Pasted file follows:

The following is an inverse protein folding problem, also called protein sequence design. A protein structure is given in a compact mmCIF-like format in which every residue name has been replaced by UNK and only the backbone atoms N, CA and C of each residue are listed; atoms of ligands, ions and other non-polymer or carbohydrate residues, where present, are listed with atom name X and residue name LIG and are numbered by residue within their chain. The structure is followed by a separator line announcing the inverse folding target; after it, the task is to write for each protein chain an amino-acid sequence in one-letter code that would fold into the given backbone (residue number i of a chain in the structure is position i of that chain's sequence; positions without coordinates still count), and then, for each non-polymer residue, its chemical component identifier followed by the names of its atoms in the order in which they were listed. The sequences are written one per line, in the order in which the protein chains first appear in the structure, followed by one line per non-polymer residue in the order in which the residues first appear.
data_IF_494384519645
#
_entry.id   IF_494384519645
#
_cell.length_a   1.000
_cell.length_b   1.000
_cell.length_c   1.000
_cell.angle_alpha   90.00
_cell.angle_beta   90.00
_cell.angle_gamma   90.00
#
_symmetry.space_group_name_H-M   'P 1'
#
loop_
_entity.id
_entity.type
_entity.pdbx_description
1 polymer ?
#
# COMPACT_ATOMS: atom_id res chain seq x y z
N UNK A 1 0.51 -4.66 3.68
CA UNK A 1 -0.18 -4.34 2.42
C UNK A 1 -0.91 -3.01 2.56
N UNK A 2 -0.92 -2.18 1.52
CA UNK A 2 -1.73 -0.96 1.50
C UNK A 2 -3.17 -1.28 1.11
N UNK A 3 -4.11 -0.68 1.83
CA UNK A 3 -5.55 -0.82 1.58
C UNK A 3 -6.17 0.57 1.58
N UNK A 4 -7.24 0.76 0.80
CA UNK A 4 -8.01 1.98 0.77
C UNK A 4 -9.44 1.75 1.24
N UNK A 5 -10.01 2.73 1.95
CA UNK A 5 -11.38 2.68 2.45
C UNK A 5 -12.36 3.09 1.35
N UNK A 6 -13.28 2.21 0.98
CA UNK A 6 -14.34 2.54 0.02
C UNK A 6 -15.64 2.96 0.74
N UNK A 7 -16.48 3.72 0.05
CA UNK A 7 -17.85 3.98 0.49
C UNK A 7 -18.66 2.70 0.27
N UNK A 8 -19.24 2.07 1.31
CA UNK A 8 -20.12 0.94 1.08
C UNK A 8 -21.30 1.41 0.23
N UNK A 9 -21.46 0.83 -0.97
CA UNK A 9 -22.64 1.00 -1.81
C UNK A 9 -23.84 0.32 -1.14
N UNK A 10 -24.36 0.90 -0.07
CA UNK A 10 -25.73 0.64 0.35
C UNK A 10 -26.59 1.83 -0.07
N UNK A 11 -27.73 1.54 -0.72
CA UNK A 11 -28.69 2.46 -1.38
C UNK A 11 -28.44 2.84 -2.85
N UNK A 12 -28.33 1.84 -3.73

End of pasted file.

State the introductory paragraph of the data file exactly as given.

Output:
The following is an inverse protein folding problem, also called protein sequence design. A protein structure is given in a compact mmCIF-like format in which every residue name has been replaced by UNK and only the backbone atoms N, CA and C of each residue are listed; atoms of ligands, ions and other non-polymer or carbohydrate residues, where present, are listed with atom name X and residue name LIG and are numbered by residue within their chain. The structure is followed by a separator line announcing the inverse folding target; after it, the task is to write for each protein chain an amino-acid sequence in one-letter code that would fold into the given backbone (residue number i of a chain in the structure is position i of that chain's sequence; positions without coordinates still count), and then, for each non-polymer residue, its chemical component identifier followed by the names of its atoms in the order in which they were listed. The sequences are written one per line, in the order in which the protein chains first appear in the structure, followed by one line per non-polymer residue in the order in which the residues first appear.